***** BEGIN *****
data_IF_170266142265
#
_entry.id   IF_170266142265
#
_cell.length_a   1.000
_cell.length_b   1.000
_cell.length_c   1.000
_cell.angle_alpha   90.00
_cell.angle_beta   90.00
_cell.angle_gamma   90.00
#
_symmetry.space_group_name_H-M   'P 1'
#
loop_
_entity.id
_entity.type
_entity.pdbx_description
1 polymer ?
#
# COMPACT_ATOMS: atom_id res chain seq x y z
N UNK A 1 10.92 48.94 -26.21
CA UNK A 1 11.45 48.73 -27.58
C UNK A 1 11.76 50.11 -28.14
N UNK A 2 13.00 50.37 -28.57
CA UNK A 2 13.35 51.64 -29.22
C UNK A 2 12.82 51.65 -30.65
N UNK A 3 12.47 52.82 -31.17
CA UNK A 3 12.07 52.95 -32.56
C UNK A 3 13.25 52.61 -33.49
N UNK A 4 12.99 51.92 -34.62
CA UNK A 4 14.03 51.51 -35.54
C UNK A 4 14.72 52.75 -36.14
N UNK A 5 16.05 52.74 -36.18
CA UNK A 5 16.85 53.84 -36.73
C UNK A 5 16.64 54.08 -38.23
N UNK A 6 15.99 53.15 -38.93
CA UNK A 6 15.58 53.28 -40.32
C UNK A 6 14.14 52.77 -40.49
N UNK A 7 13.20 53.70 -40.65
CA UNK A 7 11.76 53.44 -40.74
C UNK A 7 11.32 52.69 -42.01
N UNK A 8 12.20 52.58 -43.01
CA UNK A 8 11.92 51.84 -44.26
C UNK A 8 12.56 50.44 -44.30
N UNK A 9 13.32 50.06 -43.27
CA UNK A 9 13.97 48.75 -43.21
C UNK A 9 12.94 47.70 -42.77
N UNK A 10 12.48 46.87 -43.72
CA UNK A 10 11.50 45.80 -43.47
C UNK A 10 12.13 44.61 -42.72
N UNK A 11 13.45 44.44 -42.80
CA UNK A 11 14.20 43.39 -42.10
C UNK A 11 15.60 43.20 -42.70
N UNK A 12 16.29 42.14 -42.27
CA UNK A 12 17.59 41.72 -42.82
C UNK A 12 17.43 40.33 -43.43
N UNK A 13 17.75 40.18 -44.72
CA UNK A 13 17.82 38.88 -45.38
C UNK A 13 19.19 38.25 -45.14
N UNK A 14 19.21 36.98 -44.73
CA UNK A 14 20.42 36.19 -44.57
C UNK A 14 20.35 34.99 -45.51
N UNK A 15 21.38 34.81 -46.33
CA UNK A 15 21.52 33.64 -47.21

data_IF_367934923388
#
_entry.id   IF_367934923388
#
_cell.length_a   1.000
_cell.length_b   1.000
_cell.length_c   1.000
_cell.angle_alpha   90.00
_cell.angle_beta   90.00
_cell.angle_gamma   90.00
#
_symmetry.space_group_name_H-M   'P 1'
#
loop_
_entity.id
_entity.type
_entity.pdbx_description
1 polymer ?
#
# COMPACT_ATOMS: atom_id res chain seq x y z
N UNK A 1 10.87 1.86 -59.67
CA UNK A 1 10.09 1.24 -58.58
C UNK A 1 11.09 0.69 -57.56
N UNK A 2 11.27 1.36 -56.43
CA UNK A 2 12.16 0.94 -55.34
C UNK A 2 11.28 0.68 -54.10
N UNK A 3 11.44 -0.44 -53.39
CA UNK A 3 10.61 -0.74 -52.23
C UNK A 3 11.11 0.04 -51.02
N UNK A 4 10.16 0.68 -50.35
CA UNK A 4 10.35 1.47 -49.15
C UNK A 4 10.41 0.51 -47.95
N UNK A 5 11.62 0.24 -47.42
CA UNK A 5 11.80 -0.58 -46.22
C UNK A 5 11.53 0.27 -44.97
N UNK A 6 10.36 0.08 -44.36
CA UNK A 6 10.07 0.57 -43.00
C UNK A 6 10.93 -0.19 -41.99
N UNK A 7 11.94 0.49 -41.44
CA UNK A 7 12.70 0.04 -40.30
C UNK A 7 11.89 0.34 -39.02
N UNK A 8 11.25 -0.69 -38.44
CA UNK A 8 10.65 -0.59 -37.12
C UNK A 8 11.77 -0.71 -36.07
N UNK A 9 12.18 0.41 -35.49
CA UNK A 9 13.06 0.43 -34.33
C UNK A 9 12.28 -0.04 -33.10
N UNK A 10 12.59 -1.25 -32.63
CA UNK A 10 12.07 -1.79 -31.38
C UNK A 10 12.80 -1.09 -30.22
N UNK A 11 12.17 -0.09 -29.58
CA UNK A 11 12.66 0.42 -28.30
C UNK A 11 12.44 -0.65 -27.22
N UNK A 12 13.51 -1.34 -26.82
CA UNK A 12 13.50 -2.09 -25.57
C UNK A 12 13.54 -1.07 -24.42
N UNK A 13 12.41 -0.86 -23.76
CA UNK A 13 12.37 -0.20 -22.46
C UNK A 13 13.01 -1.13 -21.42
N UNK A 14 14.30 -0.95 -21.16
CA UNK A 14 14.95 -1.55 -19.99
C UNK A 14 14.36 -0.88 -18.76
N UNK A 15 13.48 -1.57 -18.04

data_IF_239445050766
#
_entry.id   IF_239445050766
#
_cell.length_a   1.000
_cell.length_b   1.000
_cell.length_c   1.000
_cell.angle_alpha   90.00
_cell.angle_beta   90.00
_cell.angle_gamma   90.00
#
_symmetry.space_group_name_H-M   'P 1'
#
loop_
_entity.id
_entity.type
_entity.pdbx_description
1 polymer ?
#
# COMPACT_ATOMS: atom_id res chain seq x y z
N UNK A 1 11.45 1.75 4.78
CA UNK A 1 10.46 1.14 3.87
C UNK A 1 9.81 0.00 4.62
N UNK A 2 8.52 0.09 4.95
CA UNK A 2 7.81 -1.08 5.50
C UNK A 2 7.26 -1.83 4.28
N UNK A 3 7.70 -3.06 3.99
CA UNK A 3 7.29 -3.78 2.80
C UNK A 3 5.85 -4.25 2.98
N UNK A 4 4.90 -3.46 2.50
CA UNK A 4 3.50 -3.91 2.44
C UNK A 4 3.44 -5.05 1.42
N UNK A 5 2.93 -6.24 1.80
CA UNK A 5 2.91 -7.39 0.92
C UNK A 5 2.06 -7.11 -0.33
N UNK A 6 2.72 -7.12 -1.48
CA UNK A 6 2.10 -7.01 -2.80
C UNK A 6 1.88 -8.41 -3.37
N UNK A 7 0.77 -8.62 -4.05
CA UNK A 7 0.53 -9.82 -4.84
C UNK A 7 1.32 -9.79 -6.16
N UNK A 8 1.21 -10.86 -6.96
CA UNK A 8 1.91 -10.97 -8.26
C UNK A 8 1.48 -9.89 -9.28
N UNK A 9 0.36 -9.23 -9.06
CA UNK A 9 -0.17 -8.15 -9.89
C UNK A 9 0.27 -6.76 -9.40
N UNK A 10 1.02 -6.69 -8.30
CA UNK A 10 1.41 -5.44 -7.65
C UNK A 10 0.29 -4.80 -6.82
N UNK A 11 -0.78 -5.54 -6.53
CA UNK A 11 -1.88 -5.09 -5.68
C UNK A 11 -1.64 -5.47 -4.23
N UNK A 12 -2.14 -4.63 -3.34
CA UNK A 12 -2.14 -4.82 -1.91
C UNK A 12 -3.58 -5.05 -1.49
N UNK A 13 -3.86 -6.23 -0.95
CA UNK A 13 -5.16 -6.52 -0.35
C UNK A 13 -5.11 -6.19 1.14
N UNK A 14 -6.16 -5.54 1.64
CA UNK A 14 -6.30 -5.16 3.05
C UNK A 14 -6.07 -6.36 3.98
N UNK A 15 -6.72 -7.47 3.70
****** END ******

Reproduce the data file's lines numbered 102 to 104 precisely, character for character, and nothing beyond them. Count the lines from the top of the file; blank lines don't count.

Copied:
C UNK A 6 10.93 -0.19 -41.99
N UNK A 7 11.94 0.49 -41.44
CA UNK A 7 12.70 0.04 -40.30